Researchers

You can find information about our research scientists below. Click on a name to go to an individual’s profile page.

Note: email addresses are @astro.washington.edu unless otherwise specified.

Name
Position
Office
Phone
Email
Research Scientist
B321
206-543-4230
kfindeis@uw.edu

I am a software engineer affiliated with the LSST project’s data management group. I work to help ensure that LSST will be able to quickly and reliably process its own flood of data. I’ve previously worked on other large surveys, particularly Gaia and the Palomar Transient Factory.

Research Scientist
C308
mlg3k@uw.edu

I currently work with the LSST Data Management team as a Project Science Analyst. My main research focus is supernovae, especially those of Type Ia.

Research Scientist
B356F
206-616-2788
psgupta@

Coming soon!

Research Scientist
C325
206-543-9487
ljones@

Coming soon!

Research Scientist
C315
206-543-9430
joswiak@

Coming soon!

Research Scientist
C325
206-543-9487
krughoff@

Using the SDSS spectroscopic sample we are looking for transient signals using the PCA decomposition of the galaxy spectra. Specifically we are finding type Ia supernovae superimposed on the host galaxy spectrum. Using this sample of SNe we have been able to calculate the nearby type Ia supernova rate. Research facilitation: One of my main interests is facilitating research in the era of big data in astronomy. As datasets (both catalog and imagery) grow to sizes too large to harbor effectively on a single desktop machine, the astronomical community must rethink how things get done. In an effort to probe new ways to do things, I’ve been involved in several projects to put exploratory science on the web (where it…

Research Scientist
B330C
206-543-5280
nmac@

Coming soon!

Research Scientist
anjum@

White dwarf stars are the stellar remains of 98-99% of stars in the sky. Anjum chose to work on pulsating white dwarfs in particular because pulsations allow us to probe deep in the interior of the star, not otherwise accessible for a systematic study. A unique model fit to the observed periods of the variable white dwarf can reveal information about the stellar mass, core composition, age, rotation rate, magnetic field strength, and distance. In collaboration with Dr. Paula Szkody, Anjum also works on accreting white dwarfs that show pulsations. These systems are of great interest to both the pulsating white dwarf community and the cataclysmic variable community.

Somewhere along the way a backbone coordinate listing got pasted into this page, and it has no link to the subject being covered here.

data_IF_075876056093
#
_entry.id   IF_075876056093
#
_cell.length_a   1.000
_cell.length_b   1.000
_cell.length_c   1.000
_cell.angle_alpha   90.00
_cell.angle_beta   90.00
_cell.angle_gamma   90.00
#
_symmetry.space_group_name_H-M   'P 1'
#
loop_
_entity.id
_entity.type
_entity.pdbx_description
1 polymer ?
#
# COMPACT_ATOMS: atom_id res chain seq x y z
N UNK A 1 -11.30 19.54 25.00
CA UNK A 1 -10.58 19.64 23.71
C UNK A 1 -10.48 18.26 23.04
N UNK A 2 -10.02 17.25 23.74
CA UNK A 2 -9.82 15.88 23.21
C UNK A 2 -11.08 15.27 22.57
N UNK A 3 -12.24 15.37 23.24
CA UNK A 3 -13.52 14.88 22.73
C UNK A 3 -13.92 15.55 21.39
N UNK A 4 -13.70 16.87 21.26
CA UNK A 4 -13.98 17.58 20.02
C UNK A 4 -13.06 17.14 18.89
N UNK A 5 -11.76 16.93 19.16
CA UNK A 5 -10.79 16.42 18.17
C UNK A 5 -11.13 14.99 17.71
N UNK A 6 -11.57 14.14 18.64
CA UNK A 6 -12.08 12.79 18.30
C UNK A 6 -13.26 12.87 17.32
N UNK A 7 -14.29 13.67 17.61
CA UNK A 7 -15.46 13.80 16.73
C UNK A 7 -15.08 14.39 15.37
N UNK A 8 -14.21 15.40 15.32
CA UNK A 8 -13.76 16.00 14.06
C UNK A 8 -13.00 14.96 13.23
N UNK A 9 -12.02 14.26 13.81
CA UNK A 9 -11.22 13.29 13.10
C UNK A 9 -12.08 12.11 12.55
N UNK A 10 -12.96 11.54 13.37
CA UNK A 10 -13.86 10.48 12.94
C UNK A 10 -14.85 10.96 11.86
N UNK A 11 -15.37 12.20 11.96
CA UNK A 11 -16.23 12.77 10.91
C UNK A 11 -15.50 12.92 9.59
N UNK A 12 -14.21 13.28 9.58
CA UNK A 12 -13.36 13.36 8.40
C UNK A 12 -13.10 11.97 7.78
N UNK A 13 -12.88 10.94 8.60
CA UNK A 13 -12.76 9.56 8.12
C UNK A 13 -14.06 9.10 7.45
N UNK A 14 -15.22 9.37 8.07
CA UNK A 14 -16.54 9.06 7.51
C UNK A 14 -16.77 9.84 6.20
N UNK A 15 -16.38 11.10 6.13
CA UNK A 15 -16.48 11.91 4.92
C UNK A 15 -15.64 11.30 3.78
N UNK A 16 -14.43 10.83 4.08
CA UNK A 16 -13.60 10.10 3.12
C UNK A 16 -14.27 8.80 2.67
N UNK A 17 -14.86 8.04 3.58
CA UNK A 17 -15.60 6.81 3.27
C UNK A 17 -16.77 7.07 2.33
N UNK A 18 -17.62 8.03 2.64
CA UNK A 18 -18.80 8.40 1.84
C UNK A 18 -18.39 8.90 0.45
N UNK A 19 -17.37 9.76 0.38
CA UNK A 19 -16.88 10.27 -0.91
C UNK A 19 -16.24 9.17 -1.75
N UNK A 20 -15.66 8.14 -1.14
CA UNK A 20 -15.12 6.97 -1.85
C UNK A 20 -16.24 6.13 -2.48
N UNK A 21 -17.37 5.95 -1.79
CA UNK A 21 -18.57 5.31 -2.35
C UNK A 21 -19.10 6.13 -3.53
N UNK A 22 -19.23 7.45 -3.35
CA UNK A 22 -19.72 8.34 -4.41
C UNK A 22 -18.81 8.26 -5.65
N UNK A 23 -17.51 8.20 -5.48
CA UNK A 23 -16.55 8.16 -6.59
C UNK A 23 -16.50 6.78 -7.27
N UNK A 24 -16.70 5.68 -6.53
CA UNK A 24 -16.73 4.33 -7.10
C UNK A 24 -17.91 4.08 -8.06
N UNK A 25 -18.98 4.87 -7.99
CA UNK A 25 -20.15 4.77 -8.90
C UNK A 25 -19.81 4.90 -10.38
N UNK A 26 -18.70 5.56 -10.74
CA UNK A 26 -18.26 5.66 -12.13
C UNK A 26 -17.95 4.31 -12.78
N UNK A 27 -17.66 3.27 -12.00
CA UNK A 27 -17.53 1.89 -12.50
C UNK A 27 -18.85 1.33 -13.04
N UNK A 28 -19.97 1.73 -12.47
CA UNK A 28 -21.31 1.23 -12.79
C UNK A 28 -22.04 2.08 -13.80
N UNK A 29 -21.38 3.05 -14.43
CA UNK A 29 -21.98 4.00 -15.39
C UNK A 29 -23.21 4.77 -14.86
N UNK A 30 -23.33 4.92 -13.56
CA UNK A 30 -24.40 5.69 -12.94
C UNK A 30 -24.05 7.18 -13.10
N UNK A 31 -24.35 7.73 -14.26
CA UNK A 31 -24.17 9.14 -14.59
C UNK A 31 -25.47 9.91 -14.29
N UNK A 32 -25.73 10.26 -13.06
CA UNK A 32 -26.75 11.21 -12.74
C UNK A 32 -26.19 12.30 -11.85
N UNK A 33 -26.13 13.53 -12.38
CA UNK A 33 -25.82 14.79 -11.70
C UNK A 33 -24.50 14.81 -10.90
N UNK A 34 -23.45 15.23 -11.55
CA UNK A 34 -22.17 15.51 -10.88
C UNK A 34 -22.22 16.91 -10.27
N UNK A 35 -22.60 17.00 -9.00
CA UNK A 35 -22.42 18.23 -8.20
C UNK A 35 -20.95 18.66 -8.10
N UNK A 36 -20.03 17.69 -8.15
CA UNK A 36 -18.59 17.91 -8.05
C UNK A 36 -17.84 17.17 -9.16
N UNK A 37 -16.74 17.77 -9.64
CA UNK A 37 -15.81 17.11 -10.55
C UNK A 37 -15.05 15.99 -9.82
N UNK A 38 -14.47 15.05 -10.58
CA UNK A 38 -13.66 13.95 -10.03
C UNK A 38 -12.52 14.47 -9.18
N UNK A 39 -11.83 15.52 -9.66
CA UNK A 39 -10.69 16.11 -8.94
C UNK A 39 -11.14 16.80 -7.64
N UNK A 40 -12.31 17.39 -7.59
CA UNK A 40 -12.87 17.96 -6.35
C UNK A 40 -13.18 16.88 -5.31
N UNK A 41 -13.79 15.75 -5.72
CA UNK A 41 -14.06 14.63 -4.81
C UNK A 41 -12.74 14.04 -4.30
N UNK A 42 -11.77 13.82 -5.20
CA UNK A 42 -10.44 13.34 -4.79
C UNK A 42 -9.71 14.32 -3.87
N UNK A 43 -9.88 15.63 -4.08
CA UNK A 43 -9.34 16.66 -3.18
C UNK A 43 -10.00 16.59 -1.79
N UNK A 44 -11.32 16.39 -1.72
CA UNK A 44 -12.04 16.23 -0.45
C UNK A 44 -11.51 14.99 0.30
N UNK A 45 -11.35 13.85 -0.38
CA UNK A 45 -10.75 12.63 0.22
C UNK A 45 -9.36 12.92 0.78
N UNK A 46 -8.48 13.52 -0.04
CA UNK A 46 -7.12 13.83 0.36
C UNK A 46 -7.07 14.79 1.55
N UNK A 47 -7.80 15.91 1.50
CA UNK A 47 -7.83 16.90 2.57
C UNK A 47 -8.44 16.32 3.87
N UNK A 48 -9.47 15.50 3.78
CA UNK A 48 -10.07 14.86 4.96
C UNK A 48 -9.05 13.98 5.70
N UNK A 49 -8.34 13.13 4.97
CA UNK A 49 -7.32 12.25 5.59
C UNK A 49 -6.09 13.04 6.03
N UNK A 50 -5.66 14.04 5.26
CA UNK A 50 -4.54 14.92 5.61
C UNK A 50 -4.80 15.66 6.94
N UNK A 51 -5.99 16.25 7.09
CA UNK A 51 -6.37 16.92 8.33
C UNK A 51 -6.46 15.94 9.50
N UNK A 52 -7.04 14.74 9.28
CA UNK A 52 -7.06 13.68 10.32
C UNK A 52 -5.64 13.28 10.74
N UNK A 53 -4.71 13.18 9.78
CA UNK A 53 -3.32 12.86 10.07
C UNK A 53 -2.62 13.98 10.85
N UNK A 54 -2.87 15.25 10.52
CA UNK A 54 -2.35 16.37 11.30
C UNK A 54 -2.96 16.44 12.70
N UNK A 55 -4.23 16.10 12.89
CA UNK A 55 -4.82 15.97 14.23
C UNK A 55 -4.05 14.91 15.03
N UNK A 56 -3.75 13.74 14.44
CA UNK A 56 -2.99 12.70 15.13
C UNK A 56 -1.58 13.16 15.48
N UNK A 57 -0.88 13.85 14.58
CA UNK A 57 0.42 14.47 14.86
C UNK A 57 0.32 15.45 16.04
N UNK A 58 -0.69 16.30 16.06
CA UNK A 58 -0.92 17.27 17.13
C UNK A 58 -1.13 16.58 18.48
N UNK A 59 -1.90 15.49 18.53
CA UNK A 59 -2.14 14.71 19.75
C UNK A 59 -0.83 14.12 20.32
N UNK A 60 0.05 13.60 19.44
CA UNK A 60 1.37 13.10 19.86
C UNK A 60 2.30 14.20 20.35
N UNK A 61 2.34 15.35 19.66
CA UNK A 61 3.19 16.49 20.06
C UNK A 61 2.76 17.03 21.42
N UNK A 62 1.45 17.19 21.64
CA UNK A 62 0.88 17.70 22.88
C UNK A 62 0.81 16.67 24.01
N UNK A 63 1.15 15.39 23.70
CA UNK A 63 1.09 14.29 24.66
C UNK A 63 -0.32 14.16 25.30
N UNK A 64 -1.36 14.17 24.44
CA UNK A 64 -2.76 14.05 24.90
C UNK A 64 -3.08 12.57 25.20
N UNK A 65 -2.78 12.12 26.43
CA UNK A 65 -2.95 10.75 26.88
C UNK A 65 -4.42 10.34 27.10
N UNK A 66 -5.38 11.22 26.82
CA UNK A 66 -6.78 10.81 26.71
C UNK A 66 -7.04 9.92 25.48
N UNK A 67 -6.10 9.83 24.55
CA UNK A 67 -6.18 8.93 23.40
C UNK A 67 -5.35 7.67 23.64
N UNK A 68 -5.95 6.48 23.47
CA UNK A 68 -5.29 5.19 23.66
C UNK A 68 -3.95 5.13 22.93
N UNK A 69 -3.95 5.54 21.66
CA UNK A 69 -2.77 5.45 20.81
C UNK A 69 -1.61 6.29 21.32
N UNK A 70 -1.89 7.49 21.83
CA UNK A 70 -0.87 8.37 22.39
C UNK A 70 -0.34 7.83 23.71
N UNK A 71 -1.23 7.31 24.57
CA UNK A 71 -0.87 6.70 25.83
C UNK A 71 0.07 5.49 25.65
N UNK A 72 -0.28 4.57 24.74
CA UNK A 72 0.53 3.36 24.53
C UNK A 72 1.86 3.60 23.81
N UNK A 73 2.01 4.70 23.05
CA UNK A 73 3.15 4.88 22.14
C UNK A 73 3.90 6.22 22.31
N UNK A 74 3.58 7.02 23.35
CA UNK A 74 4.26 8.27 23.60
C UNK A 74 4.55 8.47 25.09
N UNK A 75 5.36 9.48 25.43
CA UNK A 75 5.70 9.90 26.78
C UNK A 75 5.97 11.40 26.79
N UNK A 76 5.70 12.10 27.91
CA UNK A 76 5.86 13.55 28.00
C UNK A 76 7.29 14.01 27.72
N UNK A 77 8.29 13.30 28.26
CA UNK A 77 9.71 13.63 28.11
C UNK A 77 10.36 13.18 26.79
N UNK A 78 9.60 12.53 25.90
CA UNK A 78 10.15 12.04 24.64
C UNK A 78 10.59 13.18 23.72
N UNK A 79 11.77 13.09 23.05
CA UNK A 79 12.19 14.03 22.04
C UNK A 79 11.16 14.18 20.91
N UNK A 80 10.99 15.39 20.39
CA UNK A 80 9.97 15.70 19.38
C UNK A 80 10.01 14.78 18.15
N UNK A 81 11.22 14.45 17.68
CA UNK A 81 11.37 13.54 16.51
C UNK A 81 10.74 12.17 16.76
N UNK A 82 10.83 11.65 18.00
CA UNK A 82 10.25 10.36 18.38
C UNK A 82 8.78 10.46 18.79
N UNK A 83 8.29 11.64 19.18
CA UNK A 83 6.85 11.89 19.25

Research Scientist
B330B
206-543-2859
rowen@uw.edu

I am a software developer working on data processing software for the LSST project. I also spent many years working on control software for Apache Point Observatory.

Research Scientist
B311
parejkoj@uw.edu

I started mining data in SDSS, and am now am digging in the LSST codebase, looking for beautiful gems of transient knowledge as part of the UW LSST Alerts Production team. Our goal: to find all the things that go bump in the night. Prior to this, I  measured galaxy clustering in SDSS and BOSS, and studied galaxies and the black holes that love them for my thesis.

Research Scientist
B345
mtpatter@uw.edu

I’m currently working with the LSST’s data management group on the alert production pipeline.  In graduate school I studied galaxy evolution and formation through studies of faint gas and stars in galaxy outskirts from deep optical and radio data. My dissertation focused on characterizing star formation in galaxy outer disks and the role of accretion of gas and faint companions in galaxy evolution. As a postdoc, I worked on data intensive analysis pipelines in the cloud before returning to astronomy to work on the LSST transient alert stream.

Research Scientist
reiss@uw

Coming soon.

Research Scientist
B330A
206-685-8762
csayres

I am a software engineer for Sloan Digital Sky Survey, Apache Point Observatory, and Las Campanas Observatory.  I’m involved in a variety of projects with a focus on telescope and instrument control, and user interfaces.  When I’m off-campus, I try to end up in the mountains aiming a pair of skis, a kayak, a mountain bike, or a telescope (trying very hard not crash).

Senior Research Scientist
C306
206-543-0077
jsobeck@uw.edu

Jennifer is a participant in the Sloan Digital Sky Survey IV (SDSS-IV) and serves as the Deputy Project Manager for one of its cornerstone projects, the Apache Point Galactic Evolution Experiment 2 (APOGEE-2).  Her research is centered on the chemical composition of stellar populations as well as the chemical evolution of various Galactic components. She is also interested in stellar astrophysics and the use of fundamental physics data to improve the derivation of stellar parameters. As a member of a large-scale data project, Jennifer is keen to develop efficient data extraction and utilization techniques.  She also attempts to search for patterns and correlations in data.

Research Assistant
206-504-0189
trujjd@uw.edu

I work for the APOGEE south survey on the infrastructure side of things. For information on the survey visit the SDSS website.

Research Scientist
B351
206-616-4549
yoachim@

Peter Yoachim is a staff scientist working with LSST on issues of telescope scheduler optimization and calibration.  Scientifically, I work on galaxy formation and evolution, particularly using IFU observations to measure galaxy dynamics and star formation histories.